Some banks have built term funding to attract new customers and lock in funding costs while they remain low.
While short-term interest rates have begun to creep up and could increase further this year, most banks have worked to shrink term funding on their balance sheets. Many banks are decreasing CDs as a portion of their balance sheets while rates remain low, but some institutions are employing strategies they believe will help grow their customer bases while limiting increases in deposit costs if interest rates increase further.
The banking industry as a whole reported only modest growth in CDs in the first quarter. Accordingly, CDs fell to a median of 30.13% of deposits in the first quarter from 31.90% a year earlier.
The decline was consistent across banks of all sizes, except among those with assets ranging from $50 billion to $250 billion, where CDs inched up to a median 10.45% of deposits from 10.42% one year ago.The year-over-year increase in that asset group was primarily due to M&T Bank Corp.'s acquisition of Hudson City. When the deal closed, the target had $35.1 billion in assets and far higher CD balances than M&T. After the transaction, M&T saw CDs grow to 14.26% of its deposits from 3.83% in the quarter before completing the acquisition.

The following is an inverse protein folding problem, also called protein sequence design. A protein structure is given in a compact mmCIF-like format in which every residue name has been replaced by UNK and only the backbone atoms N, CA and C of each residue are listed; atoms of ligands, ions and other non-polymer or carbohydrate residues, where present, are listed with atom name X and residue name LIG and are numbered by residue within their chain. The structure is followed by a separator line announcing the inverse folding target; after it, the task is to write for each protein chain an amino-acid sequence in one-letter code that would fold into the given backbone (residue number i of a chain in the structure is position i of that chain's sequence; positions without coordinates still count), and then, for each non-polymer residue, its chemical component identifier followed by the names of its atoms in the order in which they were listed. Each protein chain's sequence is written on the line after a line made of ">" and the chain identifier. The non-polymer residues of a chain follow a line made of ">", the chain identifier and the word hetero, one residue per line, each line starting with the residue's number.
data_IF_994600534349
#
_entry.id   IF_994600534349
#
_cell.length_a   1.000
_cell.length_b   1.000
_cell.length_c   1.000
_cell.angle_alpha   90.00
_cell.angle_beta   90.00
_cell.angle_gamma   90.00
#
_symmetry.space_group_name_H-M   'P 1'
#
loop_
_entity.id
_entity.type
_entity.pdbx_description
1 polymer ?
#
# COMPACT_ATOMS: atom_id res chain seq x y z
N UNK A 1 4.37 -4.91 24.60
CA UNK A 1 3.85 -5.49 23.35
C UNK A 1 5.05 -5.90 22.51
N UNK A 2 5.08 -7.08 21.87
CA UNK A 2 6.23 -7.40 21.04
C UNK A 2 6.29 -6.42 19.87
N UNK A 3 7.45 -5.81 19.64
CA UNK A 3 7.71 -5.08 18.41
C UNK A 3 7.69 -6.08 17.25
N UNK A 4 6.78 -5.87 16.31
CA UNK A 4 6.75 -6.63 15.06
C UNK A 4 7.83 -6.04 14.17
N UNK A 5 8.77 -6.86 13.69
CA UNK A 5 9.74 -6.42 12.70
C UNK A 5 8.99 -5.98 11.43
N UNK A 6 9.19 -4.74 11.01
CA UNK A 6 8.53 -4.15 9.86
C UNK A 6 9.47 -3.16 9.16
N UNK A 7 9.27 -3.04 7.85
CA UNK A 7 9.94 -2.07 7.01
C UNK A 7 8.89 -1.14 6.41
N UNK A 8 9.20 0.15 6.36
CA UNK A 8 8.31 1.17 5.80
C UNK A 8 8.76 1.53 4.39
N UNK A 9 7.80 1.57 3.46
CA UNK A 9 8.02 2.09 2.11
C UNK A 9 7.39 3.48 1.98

The sizable increase in CDs caused M&T's cost of funds to increase in the period as well, but the company said it plans to maintain pricing on Hudson City's time deposits, at least for the time being.Other banks saw notable growth in their CD balances as they worked to grow their deposit bases. Geoffrey Greenwade, president of Green Bancorp Inc., said at the Gulf South Bank conference in early May that the company has some bankers focused purely on growing deposits. He said Green Bancorp's portfolio bankers will not get paid for the loan growth they generate if they do not hit at least half of their deposit growth goal. He further said the company is running weekly advertisements in newspapers, while increasing direct mail to customers and businesses in its footprint.
Green Bancorp reported the fifth-largest year-over-year growth in CDs in an S&P Global Market Intelligence analysis, which included institutions with more than $1 billion in assets, CD balances of more than $100 million and loan-to-deposit ratios in excess of 50%. Institutions that have not disclosed current rates for three-month, one-year and three-year CDs were excluded from the analysis.